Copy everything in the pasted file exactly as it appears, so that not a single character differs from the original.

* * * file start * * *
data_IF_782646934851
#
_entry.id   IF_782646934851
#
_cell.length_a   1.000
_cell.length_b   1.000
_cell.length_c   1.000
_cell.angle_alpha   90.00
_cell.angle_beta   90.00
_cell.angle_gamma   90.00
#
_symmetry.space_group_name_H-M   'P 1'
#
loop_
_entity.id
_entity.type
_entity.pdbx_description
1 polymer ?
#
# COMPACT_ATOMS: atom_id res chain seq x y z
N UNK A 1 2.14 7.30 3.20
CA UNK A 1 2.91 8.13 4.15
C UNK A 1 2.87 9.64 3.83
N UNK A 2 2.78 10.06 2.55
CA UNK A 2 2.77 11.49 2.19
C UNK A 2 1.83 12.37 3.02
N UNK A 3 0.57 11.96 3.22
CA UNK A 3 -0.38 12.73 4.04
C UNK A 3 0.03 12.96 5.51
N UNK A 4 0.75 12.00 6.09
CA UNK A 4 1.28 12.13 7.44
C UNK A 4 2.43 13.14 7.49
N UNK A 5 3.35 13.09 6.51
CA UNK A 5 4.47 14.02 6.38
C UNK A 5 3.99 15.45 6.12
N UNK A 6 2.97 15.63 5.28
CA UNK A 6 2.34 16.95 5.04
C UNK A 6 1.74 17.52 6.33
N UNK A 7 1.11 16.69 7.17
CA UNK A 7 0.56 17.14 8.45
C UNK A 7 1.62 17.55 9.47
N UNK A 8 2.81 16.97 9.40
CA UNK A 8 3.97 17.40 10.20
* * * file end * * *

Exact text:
data_IF_782646934851
#
_entry.id   IF_782646934851
#
_cell.length_a   1.000
_cell.length_b   1.000
_cell.length_c   1.000
_cell.angle_alpha   90.00
_cell.angle_beta   90.00
_cell.angle_gamma   90.00
#
_symmetry.space_group_name_H-M   'P 1'
#
loop_
_entity.id
_entity.type
_entity.pdbx_description
1 polymer ?
#
# COMPACT_ATOMS: atom_id res chain seq x y z
N UNK A 1 2.14 7.30 3.20
CA UNK A 1 2.91 8.13 4.15
C UNK A 1 2.87 9.64 3.83
N UNK A 2 2.78 10.06 2.55
CA UNK A 2 2.77 11.49 2.19
C UNK A 2 1.83 12.37 3.02
N UNK A 3 0.57 11.96 3.22
CA UNK A 3 -0.38 12.73 4.04
C UNK A 3 0.03 12.96 5.51
N UNK A 4 0.75 12.00 6.09
CA UNK A 4 1.28 12.13 7.44
C UNK A 4 2.43 13.14 7.49
N UNK A 5 3.35 13.09 6.51
CA UNK A 5 4.47 14.02 6.38
C UNK A 5 3.99 15.45 6.12
N UNK A 6 2.97 15.63 5.28
CA UNK A 6 2.34 16.95 5.04
C UNK A 6 1.74 17.52 6.33
N UNK A 7 1.11 16.69 7.17
CA UNK A 7 0.56 17.14 8.45
C UNK A 7 1.62 17.55 9.47
N UNK A 8 2.81 16.97 9.40
CA UNK A 8 3.97 17.40 10.20